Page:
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Uphill battle to ensure better welfare for farm animals

Convincing consumers to buy high-welfare animal products is the best way to improve the lives of animals, but high costs and a rising global population suppress these ethical ambitions


60 percent of the eggs purchased in Denmark come from caged hens who share one square metre of space with up to twelve other chickens (Photo: Dyrenes Beskyttelse)

August 3, 2013
07:11

by Peter Stanners


Animal welfare should be higher on the political agenda, animal rights groups and politicians are arguing, following a prolonged debate over the ritual slaughter of animals.

 

The debate focussed on the increasing tendency to slaughter animals according to Islamic halal practices. But what about the animal’s life before the slaughterhouse? The fact is that Danish farm animals can lead vastly different lives. Some spend their lives in cramped cages without ever seeing sunlight, while others walk freely outdoors with plenty of space to roam and display normal behaviour.

 

While there is a wide availability of free range and organic animal products, they are generally more costly to produce. The resulting  higher price can deter consumers, who instead opt for animal products from cheaper, conventionally-bred animals. This in turn stifles the market for food products created with high animal welfare in mind.

 

This problem is compounded by the expected rise in global population of at least two billion over the next 50 years. With limited space and resources, the pressure to farm even more intensively and productively may discourage politicians from implementing new legislation that could improve the lives of the animals that we cultivate to feed us.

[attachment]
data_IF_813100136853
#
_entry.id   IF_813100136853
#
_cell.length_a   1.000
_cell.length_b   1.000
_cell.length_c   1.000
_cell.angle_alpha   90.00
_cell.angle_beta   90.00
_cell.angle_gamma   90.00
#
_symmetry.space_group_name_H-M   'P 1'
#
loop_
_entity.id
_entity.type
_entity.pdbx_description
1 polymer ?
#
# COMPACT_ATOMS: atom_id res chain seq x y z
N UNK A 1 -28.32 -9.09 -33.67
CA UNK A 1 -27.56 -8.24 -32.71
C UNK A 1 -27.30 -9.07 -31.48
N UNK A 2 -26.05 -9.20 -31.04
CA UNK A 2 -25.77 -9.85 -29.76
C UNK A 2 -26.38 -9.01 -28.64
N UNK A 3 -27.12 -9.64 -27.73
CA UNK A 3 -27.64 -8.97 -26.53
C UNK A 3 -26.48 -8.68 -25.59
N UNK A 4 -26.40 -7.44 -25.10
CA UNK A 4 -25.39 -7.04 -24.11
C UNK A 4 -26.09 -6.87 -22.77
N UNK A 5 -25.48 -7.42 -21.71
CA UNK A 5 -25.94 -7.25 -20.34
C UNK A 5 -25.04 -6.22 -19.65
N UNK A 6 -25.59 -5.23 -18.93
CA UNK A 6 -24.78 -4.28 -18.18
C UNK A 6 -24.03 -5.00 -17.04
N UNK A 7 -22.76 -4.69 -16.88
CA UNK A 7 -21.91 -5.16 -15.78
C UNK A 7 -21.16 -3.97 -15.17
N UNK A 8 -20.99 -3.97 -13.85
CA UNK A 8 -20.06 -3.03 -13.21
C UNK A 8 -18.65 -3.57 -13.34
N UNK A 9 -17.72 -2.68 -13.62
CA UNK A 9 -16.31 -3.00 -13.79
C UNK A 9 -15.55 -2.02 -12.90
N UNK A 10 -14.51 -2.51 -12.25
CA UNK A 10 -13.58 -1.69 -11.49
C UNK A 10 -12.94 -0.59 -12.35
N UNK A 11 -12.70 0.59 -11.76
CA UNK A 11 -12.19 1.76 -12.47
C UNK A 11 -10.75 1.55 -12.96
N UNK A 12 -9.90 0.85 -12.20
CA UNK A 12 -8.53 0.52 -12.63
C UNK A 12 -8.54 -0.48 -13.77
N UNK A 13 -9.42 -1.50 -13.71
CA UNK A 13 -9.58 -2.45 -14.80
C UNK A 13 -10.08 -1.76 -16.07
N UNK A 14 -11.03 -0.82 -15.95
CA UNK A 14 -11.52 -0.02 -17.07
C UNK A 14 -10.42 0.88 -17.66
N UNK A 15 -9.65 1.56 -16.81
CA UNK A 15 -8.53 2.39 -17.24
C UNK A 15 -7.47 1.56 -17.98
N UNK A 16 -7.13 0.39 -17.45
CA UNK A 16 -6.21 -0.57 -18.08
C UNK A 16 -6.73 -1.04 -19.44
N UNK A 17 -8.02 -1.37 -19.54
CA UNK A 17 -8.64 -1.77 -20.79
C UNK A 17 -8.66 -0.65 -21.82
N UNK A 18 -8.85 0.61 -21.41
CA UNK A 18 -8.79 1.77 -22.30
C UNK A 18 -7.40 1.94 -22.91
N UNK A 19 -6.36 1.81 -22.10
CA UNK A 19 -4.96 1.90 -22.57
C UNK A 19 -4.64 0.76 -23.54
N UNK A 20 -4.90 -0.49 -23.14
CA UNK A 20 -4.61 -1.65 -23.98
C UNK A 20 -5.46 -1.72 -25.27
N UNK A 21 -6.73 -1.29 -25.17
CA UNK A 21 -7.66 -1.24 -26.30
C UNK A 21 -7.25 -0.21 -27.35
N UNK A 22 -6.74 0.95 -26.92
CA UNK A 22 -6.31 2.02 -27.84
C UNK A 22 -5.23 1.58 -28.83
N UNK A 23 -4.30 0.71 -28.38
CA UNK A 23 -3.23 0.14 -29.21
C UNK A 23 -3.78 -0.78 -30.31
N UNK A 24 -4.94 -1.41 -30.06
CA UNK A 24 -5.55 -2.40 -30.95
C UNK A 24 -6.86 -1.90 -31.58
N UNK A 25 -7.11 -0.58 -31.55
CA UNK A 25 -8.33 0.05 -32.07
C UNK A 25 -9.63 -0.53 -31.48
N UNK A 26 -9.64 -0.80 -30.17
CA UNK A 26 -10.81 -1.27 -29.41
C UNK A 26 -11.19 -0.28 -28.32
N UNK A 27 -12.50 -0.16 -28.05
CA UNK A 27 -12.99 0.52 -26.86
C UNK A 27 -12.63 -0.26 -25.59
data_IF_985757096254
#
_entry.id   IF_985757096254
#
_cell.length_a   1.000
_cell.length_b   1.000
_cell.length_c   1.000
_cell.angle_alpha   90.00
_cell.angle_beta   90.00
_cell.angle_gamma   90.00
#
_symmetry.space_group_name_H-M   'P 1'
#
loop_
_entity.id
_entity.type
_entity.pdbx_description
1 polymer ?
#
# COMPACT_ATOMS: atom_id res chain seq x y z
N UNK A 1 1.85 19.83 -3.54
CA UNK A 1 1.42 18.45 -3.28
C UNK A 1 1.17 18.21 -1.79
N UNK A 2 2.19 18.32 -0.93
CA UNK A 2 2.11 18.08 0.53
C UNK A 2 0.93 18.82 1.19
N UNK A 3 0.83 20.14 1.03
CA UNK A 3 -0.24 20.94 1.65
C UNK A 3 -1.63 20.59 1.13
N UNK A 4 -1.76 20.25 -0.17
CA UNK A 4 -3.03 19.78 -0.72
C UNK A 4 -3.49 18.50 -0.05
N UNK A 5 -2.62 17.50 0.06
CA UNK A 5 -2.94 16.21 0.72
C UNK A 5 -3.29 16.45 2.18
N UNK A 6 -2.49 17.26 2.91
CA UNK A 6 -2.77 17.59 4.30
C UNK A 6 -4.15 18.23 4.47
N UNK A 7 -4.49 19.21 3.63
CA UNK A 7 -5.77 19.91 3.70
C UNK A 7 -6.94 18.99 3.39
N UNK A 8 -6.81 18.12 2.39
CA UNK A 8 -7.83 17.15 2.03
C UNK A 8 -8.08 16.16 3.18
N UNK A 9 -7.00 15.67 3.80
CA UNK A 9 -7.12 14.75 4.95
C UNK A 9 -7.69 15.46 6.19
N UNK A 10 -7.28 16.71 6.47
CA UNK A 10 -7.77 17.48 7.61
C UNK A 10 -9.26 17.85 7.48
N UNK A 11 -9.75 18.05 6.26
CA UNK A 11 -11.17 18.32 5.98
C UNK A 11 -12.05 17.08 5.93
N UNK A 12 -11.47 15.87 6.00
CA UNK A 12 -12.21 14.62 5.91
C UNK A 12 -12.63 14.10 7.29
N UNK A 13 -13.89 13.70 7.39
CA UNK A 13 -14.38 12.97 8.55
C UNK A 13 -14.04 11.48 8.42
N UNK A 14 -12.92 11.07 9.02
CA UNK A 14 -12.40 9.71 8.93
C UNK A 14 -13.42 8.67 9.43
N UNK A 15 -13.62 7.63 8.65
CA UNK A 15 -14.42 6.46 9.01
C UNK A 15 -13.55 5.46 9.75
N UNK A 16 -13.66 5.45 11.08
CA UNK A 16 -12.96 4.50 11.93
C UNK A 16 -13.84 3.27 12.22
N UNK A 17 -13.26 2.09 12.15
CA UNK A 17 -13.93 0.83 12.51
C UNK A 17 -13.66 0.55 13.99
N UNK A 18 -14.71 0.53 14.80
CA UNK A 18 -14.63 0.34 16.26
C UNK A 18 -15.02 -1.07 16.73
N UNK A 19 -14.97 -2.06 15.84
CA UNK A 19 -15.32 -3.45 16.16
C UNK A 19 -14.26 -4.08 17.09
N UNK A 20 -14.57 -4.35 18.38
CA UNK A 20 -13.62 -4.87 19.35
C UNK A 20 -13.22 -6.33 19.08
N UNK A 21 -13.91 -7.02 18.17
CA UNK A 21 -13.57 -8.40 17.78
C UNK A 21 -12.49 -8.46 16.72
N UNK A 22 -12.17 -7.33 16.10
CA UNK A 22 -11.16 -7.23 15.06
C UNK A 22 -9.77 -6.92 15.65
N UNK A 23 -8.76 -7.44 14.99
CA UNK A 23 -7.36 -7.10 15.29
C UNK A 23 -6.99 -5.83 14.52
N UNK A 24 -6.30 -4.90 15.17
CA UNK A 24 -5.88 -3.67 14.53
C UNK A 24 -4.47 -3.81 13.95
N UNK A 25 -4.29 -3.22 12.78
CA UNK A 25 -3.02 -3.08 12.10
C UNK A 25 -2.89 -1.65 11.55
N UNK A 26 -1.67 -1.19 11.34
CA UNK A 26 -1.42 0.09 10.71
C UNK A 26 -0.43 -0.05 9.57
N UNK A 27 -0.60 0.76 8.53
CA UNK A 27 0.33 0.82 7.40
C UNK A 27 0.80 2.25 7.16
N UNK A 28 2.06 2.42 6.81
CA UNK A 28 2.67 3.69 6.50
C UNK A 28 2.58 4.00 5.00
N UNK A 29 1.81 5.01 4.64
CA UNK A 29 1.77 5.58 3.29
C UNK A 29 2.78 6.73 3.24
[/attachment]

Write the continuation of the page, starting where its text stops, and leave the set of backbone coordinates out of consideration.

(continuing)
The cost of welfare

 

Take eggs, for example. The cheapest eggs come from caged chickens. Up to 13 chickens share one square meter of space and they have no access to the outdoors or natural light.

 

The most expensive are eggs from organically-certified chickens that live in barns where there are no more than six chickens per square metre and where each chicken is provided with four square metres of outdoor space.

 

At a discount supermarket in Vesterbro, 12 organic eggs cost 40 kroner (3.30 kroner per egg), while 15 eggs from caged chickens go for 23 kroner (0.65 kroner per egg). If an average person eats around 200 eggs a year, the extra annual cost of buying eggs laid by organic chickens is a mere 530 kroner.

 

While ten kroner a week may seem like a small price to pay for higher welfare chickens, 60 percent of eggs bought in Denmark are from caged hens, while just 14 percent are organic. The remaining 26 percent of eggs are from barn and free range hens, whose standard of living falls between that of caged and organic chickens.

 

The Danish animal welfare society, Dyrenes Beskyttelse, thinks that the dominance of eggs from caged chickens can perhaps be blamed on a lack of public awareness about the chickens’ living conditions. The organisation is raising awareness about the living standards of caged hens in order to convince consumers to switch to more ethical alternatives, and would ultimately like to see caged chickens banned.

 

“The hens are treated really cruelly,” said Yvonne Johansen, Dyrenes Beskyttelse’s project manager for chicken welfare. “They spend their whole lives in these cage systems where they don’t have  room to express their normal behaviour such as stretching, dust bathing and nesting. Recent EU legislation means they have bigger cages than they did before, but we still don’t think it’s as good as living outdoors.”

 

Dyrenes Beskyttelse’s campaign is an example of market-driven animal welfare. If they manage to encourage consumers to switch to eggs from better treated chickens, the increased demand will lead the market to produce more of these higher welfare products. In this way, consumer behaviour raises the average level of welfare for chickens.

 

MEP Dan Jørgensen (Socialdemokraterne) also wants Danes to give up eggs from caged chickens. He argues that eggs are not properly labelled and that it should be easier to identify which eggs are from better cared-for chickens.